Well, what about us! The “us” I am talking about is the growing number of T1D’s who have lived full, rich lives with diabetes, over a lifetime of many years. Sure, the diabetes world has been moving forward at a fairly snappy pace. Innovative technologies, creative tools and tricks, more accessible education and widespread social media connections have brought enrichment to many PWD’s. The battle for Medicare coverage of CGM’s for seniors has been won, thanks to warriors like Dr. Nick Argento of Maryland and many others who led the fight to win.
Our blog is a collection of post from some great writers with diabetes. We hope you enjoy the articles.
I used to a professional photographer. I was lucky enough to work with the best professional SLR cameras and lenses, and what I loved about using them was the control. Fuzz out the background or make it sharp as a tack with aperture adjustment. Freeze the motion or let it blur by changing shutter speed. My colleague used to call Auto Mode on the camera “Bonehead Mode”, professing that only amateurs and hacks used it. I wasn’t quite as adamant as him, as I saw the value of “Bonehead Mode” for certain situations, and I appreciated the sophisticated technology that made it work so well.
As I drove to my training appointment, ready to put the 670G into Auto Mode for the first time, I reflected on my past week in Manual Mode. The Suspend Before Low feature was a real winner with me, cutting off my basal delivery before I went low. I’d also noticed a big improvement in the accuracy of the sensor, giving me confidence to let the pump take over control in Auto Mode.
We all have our ways of propelling, thrusting, actuating, setting in motion, powering, joggling, driving a need or finding a desire that causes action. In other words, discovering within ourselves emotion that operates on the will and inspires us to act. Recently I ran into an old friend who had been diagnosed with T2D a couple years ago. After the initial surprise of the diagnosis and listening to recommendations from the family doctor, he decided take some action in controlling his diabetes and advocating for himself in the form of cycling.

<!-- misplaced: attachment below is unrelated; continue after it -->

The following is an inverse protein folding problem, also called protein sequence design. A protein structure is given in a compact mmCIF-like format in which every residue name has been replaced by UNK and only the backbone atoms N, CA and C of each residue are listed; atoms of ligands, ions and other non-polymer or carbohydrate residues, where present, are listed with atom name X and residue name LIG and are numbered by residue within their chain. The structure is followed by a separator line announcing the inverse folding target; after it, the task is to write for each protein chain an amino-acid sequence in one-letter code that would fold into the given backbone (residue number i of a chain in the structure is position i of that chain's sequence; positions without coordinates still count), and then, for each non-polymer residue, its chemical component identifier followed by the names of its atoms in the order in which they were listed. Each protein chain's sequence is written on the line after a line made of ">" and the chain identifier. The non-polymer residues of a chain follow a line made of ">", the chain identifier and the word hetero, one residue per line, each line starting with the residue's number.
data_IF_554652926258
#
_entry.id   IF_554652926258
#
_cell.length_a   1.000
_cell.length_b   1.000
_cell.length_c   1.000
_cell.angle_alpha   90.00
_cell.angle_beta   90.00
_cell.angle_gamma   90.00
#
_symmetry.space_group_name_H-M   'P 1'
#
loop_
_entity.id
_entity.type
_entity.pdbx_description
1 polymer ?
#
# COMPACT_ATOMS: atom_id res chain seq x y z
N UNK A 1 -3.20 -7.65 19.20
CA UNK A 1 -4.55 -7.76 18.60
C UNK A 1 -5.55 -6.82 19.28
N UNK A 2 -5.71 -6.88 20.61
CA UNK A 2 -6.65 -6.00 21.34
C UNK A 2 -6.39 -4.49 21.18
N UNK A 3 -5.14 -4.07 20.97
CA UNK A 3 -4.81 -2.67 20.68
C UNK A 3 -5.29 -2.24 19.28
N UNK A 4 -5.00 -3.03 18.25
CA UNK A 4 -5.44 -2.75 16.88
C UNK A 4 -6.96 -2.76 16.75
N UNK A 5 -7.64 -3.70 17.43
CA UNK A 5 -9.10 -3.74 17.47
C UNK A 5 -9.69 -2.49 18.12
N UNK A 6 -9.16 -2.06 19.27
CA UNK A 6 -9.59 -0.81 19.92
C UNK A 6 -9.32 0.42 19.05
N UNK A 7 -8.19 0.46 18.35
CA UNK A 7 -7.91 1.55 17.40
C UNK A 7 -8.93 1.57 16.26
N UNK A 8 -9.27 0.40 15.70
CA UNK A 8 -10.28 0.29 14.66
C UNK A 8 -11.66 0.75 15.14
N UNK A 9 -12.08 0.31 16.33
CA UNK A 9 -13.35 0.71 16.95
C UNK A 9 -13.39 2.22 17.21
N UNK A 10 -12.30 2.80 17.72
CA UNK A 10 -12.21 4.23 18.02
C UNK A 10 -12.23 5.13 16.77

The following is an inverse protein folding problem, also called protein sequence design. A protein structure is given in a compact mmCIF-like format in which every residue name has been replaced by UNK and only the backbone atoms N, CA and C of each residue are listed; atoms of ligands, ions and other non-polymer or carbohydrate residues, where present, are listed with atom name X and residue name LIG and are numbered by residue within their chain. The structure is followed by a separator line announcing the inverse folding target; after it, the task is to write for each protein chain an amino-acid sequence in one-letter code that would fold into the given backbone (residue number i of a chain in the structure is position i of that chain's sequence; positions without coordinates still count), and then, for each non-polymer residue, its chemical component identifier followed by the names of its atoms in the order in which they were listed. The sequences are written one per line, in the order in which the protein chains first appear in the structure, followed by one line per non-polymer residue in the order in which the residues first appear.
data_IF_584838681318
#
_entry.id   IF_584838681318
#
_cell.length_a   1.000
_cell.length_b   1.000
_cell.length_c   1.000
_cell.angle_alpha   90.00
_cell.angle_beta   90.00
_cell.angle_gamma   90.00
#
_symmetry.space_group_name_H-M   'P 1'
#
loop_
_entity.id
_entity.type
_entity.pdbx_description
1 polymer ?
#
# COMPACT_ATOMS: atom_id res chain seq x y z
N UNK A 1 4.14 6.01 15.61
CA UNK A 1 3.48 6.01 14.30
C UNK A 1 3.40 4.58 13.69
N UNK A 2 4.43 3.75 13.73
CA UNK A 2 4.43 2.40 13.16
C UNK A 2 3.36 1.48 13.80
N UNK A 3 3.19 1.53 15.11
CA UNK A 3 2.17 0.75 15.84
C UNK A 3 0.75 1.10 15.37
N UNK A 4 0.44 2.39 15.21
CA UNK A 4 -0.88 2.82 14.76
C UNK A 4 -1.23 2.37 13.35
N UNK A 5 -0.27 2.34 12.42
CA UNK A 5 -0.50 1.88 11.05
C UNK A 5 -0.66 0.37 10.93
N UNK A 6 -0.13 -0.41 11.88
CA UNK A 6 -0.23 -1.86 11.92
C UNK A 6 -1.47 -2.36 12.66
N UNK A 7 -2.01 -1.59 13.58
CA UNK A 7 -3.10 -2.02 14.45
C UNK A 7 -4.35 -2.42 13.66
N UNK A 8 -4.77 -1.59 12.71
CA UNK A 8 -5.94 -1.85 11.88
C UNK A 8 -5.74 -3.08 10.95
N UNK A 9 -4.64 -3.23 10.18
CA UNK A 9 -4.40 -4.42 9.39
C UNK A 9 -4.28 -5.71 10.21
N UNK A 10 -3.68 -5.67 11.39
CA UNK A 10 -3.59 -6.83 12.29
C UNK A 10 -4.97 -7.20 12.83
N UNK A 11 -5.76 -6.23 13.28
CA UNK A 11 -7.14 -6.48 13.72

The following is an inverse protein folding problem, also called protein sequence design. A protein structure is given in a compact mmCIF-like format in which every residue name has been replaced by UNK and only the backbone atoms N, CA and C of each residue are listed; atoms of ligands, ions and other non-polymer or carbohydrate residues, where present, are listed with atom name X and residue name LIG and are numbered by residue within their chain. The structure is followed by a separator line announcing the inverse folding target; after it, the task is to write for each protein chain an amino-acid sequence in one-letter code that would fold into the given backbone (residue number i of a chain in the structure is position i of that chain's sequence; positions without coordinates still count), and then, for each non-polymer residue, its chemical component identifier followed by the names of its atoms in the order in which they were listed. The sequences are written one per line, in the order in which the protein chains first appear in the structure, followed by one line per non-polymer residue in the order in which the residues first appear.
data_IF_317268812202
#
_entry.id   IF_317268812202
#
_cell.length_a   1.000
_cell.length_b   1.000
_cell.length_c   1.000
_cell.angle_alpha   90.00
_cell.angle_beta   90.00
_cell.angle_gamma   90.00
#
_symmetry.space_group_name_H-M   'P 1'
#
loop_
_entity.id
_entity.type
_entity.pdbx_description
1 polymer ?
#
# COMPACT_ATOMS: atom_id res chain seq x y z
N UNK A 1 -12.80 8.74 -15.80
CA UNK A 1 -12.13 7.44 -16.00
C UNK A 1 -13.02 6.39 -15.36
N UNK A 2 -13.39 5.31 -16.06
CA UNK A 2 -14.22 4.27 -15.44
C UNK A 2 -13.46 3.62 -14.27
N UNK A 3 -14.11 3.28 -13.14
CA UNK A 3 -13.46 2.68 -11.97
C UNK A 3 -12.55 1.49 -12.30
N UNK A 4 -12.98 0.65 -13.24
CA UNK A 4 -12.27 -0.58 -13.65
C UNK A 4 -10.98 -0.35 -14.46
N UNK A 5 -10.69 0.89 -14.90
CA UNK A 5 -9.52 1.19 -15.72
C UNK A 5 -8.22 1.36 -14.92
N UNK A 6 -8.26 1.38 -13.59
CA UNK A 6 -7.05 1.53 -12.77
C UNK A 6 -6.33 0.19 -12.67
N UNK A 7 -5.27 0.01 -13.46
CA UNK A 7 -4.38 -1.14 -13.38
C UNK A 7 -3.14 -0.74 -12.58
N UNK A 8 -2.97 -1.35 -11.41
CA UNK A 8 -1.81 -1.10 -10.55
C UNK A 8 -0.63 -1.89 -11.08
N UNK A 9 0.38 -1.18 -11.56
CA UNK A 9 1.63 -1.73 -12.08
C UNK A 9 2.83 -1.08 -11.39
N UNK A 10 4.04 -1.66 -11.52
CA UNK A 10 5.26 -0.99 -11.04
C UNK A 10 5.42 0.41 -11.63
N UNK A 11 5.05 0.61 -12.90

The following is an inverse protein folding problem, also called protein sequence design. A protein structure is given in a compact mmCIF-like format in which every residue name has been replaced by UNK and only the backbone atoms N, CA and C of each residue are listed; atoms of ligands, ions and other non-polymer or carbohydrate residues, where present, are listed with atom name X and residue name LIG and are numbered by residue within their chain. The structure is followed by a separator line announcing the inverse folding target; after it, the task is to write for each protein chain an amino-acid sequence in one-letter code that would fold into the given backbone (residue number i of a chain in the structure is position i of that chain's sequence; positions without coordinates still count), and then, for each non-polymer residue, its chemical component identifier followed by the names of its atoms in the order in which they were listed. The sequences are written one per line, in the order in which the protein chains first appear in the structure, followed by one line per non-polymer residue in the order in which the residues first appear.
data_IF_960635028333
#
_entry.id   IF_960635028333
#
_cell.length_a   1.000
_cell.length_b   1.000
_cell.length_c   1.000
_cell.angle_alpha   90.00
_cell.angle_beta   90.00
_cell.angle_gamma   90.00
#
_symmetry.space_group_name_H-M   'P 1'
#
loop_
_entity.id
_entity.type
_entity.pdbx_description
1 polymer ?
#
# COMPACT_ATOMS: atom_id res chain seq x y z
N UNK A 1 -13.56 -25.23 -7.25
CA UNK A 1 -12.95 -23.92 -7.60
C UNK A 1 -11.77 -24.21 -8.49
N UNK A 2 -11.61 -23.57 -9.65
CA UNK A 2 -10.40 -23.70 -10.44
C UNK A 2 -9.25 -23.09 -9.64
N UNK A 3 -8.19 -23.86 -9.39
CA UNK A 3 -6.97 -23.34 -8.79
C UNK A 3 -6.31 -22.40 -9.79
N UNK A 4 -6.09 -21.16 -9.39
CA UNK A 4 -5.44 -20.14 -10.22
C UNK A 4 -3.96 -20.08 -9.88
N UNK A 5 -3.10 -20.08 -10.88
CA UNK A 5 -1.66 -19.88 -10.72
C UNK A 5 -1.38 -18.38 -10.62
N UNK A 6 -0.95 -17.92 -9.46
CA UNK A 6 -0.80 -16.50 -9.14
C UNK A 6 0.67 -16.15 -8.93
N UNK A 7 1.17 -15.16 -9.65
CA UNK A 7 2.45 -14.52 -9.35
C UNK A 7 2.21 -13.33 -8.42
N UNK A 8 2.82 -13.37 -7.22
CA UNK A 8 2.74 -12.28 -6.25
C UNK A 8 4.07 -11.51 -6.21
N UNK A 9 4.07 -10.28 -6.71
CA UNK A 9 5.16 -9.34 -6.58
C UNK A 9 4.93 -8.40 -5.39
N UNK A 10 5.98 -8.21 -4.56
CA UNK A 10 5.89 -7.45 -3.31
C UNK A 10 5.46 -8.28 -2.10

In my last blog post I told you that I decided to try the Medtronic 670g. Even though being on an insulin pump hadn’t improved my glycemic control in the previous 9 months, I still held out hope for this new pump. My insulin needs didn’t follow a pattern that either I or my doctors could get a handle on, and I was curious whether having the ‘hybrid closed loop system’ take over and make its own decisions minute by minute would do the trick.
My last post told you about my decision to go on an insulin pump after 13 years as a Type 1 with steadily rising A1Cs, scary low blood sugars, and frustrating highs. My timing couldn’t have been better. The Medtronic 670g – the world’s first FDA approved pump to use information from its continuous glucose monitor to make basal insulin adjustments – was on its way to market.
You’re standing on a winding trail at the precipice of a sheer cliff. The ocean crashes on the rocks below. Sidle up to the cliff and peek over the edge. Certain death. Look behind you, to the edge of a forest in the near distance. Hungry wolves with dripping jaws and glowing eyes wait, and watch.